Tailscale on My GL.iNet Mango OpenWrt Router

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Last month, I discovered GL.iNet and their line of routers. They have a lineup of hardware that starts with a $20 travel router up to $400 industrial routers, and they have all sorts of options in between. The best part is that every one of their routers ships with OpenWrt!

I knew I had to order one to replace my aging RAVPower Filehub Plus. The GL.iNet Mango was both the cheapest and smallest of their offerings, so I figured I would give it a shot.

I’ve been doing my best to install Tailscale on all my machines. When the Mango arrived, I wondered if I could get Tailscale running on it?

There were some problems!

The MIPS build of Tailscale was broken. It wasn’t compiled with floating point emulation, so it wouldn’t run on any common OpenWRT routers with MIPS processors. This made me put this idea on hold for a while.

Tailscale for MIPS ships with two binaries: tailscale and tailscaled. They add up to a combined total of 24 megabytes. My Mango router only has 16 megabytes of flash. That’s the total. There’s no room to properly install Tailscale on this thing!

I knew a working build would be available soon, but it was no longer at the top of my list of projects. I didn’t think to check back for a working Tailscale binary until last week!

I’ve discovered that you really only need the tailscaled binary to get connected and running, but that’s still more than 14 megabytes.

Memory is tight, too. This little guy only has 128 megabytes of RAM. Tailscale on my desktop has an RSS of about 20 megabytes. I figured it would fit, but I was still worried.

Hey Pat! Why aren’t you just following Will Angley’s awesome instructions?!

The simple answer is that Will’s excellent Tailscale on OpenWrt/LEDE guide didn’t exist when I started this journey. Even if it had, it wouldn’t have helped me too much. Will’s router has significantly more flash storage than mine. He seems to have more than 70 megabytes free, whereas I have quite a bit less than 3 megabytes free.

If you have a newer, bigger, fancier, more expensive OpenWrt router, you should absolutely follow Will’s guide! It is fantastic.

What I’ve done is rather quick and dirty.

I had to install a kernel module

Tailscale uses tun network device, and this isn’t install by default with OpenWrt. You can install it from the LuCI GUI interface, or you can install it from the command line:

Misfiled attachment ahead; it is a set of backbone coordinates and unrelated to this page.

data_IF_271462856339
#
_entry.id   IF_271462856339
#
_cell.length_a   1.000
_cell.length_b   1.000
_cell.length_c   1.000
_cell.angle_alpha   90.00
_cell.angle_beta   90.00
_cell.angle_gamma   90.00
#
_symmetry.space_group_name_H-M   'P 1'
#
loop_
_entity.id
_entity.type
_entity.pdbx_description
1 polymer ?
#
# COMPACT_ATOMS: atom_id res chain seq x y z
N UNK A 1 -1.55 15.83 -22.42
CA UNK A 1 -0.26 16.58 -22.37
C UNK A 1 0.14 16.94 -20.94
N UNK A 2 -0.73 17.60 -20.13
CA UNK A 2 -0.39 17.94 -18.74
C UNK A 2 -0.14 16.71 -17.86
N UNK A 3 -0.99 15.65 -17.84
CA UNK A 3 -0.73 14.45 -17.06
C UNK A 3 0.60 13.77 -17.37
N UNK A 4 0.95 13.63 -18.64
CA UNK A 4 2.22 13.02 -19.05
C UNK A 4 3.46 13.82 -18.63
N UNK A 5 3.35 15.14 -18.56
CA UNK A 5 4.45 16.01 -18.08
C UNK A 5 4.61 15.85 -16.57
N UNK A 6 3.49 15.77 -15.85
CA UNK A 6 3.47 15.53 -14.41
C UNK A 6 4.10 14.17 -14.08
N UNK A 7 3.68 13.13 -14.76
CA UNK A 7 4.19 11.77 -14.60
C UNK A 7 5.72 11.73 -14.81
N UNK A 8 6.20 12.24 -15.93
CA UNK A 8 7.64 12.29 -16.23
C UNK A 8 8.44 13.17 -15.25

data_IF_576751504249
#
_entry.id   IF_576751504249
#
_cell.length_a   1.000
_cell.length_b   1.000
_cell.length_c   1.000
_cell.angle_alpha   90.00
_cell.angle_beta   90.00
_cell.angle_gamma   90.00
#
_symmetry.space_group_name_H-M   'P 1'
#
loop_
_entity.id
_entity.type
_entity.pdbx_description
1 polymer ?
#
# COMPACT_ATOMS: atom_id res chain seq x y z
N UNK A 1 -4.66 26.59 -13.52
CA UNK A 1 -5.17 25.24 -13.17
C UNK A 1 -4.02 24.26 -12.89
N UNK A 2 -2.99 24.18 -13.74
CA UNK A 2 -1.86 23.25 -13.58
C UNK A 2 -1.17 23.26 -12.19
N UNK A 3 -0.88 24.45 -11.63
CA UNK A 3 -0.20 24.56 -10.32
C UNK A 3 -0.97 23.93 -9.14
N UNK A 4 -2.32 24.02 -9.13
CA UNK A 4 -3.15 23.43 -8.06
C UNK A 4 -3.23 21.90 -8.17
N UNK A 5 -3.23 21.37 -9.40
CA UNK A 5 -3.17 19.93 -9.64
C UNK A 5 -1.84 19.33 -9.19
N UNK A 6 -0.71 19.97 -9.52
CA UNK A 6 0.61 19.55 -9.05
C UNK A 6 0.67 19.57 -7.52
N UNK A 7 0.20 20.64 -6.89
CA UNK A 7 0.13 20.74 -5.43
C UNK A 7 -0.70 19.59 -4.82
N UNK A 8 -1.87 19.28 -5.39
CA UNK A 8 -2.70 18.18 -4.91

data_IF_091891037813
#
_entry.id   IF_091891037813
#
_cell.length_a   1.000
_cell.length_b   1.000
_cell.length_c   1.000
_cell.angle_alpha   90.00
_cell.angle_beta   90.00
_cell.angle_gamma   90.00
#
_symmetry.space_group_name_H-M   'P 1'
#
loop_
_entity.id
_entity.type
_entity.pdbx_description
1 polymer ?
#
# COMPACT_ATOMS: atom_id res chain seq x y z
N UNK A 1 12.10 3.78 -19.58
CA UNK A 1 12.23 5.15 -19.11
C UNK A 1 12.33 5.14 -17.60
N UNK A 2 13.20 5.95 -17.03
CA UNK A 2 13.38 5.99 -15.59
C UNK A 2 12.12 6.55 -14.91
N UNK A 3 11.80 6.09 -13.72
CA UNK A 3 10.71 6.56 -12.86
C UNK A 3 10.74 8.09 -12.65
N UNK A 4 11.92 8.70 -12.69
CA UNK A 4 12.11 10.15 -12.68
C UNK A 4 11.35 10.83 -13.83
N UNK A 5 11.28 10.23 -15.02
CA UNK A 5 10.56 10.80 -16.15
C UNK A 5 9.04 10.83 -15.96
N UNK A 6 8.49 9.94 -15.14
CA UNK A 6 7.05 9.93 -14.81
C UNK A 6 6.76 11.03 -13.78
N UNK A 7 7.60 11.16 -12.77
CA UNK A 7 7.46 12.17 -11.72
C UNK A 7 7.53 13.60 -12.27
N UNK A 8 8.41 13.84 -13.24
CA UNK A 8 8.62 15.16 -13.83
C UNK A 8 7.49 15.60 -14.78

opkg update
opkg install kmod-tun

The module should be loaded automatically after it is installed, and it should be available each time you reboot.

My first test

I copied the Tailscale binaries to my Mango’s temp directory. I wasn’t confident this would work. Tailscale was probably going to need 20 megabytes of RAM just to run, and I was eating up another 24 megabytes by storing the binaries in memory.

I was worried over nothing. It worked just fine! I was connected, pinging, and connecting to my other machines using ssh within a few minutes!

Will Angley’s blog post says that you need the tailscale binary to find the URL to authorize your new device. It didn’t even occur to me to use it. I was just watching the output of tailscaled, and I saw a line mentioning the authentication URL. I just copied it from there.

A more permanent solution

It would be awesome if I could build a Tailscale package for OpenWrt, but neither my Mango or my house’s aging OpenWrt router have enough storage for something this large. If I’m going to put Tailscale on the router, I’m going to have to get creative.

I thought about fetching the Tailscale binary from the Internet and dropping it in the temp directory each time the router boots up. Depending on how you look at it, this may have been a cleaner way to go, but I didn’t want to waste 15% of my poor little router’s RAM like this!

I decided it would be best to make use of the Mango’s USB port and put the Tailscale binaries on a random USB flash drive.

Could I have chosen a more gigantor flash drive?

On my first attempt, I tried using one of Brian Moses’s little flash drives that have his face on them. It seemed to work just fine.

I formatted the flash drive with an ext3 filesystem, copied the Tailscale binaries to the drive, and I plugged the drive into the Mango. OpenWrt automatically mounted the drive, and I had no trouble manually firing up Tailscale.